This article has been written by Nikita Mukati pursuing a Diploma in Advanced Contract Drafting, Negotiation and Dispute Resolution from LawSikho.

This article has been edited  and published by Shashwat Kaushik.


Covid-19 lockdown was a very tough time for the whole world. All sectors and all classes were greatly affected, and so was the judiciary. Where access to courts was not possible. The judiciary is one of the pillars of government and the working of courts are very essential for the proper functioning of government. With a view to the proper functioning of courts and the timely delivery of justice, the Hon’ble Supreme Court exercised its plenary jurisdiction under Article 142 of the Indian Constitution and directed courts to opt for e-courts and virtual courts for the delivery of justice to all. This direction resulted in a blessing for the entire judicial system, which has now taken an entirely different form. Access to justice is now made easier, Our judiciary is now adopting new technologies to ensure that all persons can get justice without unnecessary delay or expenditure. Recently, the Honourable Chief Justice of India, DY Chandrachud, directed all the high courts to allow lawyers to access virtual hearings throughout the court proceedings. Access must not be limited to their cases only, this will help many lawyers and interns learn a lot and gain experience while not visiting courts physically.

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What is a virtual court

Virtual courts are a concept brought about by the Indian judicial system for the trial and adjudication of petty offences currently under the e-courts project. Virtual court eliminates the presence of litigants and advocates in court to save time and money. It has wider jurisdiction than the physical courts and practices its jurisdiction throughout the state. Currently, only cases related to petty offences for which summonses can be issued under Section 206 of the CrPC and cases of traffic challans under the Motor Vehicles Act of 1988t are being adjudicated through these courts. In these courts, there is no need for judges to be present in the court building, Virtual court enables judges to adjudicate cases 24*7. Currently, there are 25 courts in 20 states and union territories. Virtual courts also provide the facility of filing a complaint online without filing it physically, which is also cost-effective and environmentally friendly. It also enables one to pay court fees and fines online. These courts have reduced the burden of the judiciary a lot. More measures are being taken every now and then by our Ministry of Law and Justice and the judicial system to bring the latest technological developments to the judiciary.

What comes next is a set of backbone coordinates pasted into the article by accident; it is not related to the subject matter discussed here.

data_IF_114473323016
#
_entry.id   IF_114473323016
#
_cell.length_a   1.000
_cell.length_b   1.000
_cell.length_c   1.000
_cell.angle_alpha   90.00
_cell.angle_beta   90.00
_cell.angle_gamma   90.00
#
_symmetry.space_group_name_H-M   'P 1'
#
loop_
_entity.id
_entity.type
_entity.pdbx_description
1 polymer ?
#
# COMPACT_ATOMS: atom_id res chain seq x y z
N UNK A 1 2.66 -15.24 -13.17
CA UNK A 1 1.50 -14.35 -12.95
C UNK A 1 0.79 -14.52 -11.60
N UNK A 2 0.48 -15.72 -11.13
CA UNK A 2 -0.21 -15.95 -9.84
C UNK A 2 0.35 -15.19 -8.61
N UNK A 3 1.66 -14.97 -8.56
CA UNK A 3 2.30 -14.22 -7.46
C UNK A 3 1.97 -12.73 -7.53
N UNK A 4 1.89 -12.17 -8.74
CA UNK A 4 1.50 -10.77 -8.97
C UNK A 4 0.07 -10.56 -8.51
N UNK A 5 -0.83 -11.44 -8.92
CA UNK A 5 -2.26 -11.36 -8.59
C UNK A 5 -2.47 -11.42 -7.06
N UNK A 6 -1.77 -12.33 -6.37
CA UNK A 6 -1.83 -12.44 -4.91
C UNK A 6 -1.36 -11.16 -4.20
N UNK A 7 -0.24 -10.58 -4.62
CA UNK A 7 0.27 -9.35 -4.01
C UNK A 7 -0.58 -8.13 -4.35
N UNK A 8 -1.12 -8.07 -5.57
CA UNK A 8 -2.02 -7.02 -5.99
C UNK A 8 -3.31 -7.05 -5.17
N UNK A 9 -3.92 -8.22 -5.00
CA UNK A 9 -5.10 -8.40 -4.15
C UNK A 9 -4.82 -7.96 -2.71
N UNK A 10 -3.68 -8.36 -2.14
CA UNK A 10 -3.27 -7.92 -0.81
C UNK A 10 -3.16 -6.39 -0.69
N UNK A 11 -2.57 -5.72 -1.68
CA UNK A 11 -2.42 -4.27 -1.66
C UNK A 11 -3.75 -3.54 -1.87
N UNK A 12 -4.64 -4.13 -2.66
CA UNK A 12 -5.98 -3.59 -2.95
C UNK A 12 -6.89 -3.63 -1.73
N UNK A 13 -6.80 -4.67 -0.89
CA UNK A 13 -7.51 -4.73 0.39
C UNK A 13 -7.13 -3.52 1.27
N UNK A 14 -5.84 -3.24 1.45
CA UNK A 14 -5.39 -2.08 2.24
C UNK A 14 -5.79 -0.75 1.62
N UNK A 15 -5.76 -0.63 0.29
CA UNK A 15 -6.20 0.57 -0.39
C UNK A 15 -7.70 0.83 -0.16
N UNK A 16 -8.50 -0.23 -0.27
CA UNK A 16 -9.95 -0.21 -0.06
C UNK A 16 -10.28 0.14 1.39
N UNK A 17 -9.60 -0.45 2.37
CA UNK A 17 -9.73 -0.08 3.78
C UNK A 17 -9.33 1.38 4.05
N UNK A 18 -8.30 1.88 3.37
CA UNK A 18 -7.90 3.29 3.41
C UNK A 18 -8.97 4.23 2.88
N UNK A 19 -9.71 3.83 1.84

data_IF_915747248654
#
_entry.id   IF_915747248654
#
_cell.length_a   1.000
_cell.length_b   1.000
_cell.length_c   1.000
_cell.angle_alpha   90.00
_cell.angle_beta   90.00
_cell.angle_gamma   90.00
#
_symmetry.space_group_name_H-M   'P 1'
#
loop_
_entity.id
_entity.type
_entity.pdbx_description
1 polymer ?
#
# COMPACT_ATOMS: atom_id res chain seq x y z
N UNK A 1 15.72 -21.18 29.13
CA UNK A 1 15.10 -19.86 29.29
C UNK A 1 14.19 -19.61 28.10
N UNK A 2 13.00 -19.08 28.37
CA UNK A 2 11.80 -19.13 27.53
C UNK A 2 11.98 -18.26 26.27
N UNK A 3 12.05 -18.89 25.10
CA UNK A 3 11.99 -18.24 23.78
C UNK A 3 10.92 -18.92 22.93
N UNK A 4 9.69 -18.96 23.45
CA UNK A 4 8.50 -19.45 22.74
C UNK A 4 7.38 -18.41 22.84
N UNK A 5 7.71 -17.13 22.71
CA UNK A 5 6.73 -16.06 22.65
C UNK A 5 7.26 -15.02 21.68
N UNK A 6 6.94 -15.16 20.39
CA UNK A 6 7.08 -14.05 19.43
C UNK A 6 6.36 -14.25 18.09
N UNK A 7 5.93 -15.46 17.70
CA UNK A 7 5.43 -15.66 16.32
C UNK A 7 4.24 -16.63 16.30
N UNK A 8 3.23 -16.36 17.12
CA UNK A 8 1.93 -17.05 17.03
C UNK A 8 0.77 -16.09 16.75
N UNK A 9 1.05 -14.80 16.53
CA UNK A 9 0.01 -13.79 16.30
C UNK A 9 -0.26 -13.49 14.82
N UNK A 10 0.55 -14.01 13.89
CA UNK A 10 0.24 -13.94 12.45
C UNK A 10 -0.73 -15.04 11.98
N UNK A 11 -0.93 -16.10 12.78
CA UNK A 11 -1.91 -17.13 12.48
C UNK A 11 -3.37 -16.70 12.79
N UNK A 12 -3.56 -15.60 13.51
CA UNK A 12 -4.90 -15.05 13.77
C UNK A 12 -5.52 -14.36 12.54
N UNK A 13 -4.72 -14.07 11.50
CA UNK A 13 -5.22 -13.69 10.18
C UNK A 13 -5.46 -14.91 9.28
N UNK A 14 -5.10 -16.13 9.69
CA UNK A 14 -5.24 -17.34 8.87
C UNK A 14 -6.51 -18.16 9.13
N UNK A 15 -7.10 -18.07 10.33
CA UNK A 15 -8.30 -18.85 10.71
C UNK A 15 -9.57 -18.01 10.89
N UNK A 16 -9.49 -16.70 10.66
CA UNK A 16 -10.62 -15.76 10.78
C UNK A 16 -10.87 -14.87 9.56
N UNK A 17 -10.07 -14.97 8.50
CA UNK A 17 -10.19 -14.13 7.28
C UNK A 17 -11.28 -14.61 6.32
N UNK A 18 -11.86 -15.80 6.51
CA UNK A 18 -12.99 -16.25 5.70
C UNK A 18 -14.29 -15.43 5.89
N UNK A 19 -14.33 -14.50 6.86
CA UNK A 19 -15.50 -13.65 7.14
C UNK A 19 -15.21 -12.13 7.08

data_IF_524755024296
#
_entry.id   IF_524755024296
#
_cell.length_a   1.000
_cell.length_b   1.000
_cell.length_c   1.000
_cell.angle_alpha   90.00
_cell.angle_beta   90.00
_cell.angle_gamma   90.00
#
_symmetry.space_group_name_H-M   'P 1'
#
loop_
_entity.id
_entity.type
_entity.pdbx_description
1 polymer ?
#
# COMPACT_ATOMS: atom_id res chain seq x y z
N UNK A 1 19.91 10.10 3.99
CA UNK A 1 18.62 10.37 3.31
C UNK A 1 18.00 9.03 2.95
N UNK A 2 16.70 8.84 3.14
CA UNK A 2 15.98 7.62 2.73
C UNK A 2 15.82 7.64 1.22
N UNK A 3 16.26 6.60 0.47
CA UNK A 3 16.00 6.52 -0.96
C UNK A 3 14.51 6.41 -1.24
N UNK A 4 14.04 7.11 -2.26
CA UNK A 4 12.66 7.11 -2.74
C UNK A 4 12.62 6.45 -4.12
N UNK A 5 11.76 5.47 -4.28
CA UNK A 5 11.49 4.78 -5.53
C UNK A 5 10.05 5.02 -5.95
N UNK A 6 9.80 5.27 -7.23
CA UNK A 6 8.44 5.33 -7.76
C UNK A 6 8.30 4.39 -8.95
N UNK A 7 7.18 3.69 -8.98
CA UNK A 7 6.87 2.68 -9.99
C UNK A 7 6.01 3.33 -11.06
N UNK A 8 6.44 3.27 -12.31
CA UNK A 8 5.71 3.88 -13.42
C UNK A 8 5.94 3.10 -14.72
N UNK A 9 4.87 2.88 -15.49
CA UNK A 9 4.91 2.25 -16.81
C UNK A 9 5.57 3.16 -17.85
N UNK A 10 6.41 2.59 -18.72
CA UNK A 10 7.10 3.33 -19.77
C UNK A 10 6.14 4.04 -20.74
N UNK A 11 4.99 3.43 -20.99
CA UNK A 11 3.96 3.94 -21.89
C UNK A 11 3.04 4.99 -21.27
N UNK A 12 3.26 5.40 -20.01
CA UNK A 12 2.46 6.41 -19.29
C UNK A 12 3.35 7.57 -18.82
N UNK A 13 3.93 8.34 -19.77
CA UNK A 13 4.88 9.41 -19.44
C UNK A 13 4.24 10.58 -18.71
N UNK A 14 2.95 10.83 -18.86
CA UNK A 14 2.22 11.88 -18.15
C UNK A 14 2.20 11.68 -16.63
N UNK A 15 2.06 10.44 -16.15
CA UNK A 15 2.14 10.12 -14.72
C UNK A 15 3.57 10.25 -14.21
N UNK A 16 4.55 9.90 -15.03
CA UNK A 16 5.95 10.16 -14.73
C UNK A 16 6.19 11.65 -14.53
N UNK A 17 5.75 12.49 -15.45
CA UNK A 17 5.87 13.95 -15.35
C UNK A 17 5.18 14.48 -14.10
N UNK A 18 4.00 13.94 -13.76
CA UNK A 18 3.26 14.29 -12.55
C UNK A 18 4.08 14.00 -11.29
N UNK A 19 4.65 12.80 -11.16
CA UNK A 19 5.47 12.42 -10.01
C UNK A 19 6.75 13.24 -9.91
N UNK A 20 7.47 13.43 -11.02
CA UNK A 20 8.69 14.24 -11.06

Transition into virtual courts

As part of the eGovernance Plan, virtual courts were implemented through the concept of E-courts which is based on the National Policy and Action Plan for Implementation of Information and Communication Technology (ICT) in the Indian Judiciary-2005. It was implemented in three phases, The first phase(2011-2015) enabled VC in 347 jails and 493 courts and computerised 14,249 district and subordinate courts. The second phase(2015-2023) enabled VC in 1272 jails and 3240 courts and computerised 18,735 district and subordinate courts. It also connected 99.4% of courts through WAN. Live streaming started in the Supreme Court and High Courts. It also started a judgement search and a portal for providing copies of judgements and orders free of charge. Phase Three (2023) digitised all court records. It implemented AI-based “smart courts” for automatic translation and transcribing. It also expanded the scope of virtual courts.

As access to justice was not possible in the tough times of the pandemic, the Supreme Court took suo moto cognizance in Re: Cognizance For Extension Of Limitation for the difficulties faced by people across the country to file their suit/appeal/applications within limitation, and excluded the limitation time from the period from 15.03.2020 till 14.03.2021. The Hon’ble Supreme Court also directed a virtual hearing of all important matters during the pandemic. The first virtual court started at Tis Hazari Court in Delhi on July 26, 2019, followed by Punjab and Haryana High Courts.

Need for virtual courts

The main principle behind the need for virtual courts is the pandemic, which changed the system from a physical court that was time-consuming to a virtual and time-saving. There are many more principles behind the need for virtual courts, such as the need for speedy trial, which is then guaranteed under Article 21 of the Indian Constitution through Hussainara Khatoon and Ors. vs. The State of Bihar (1978). In this case, the Court laid down several principles that are essential for ensuring speedy trials.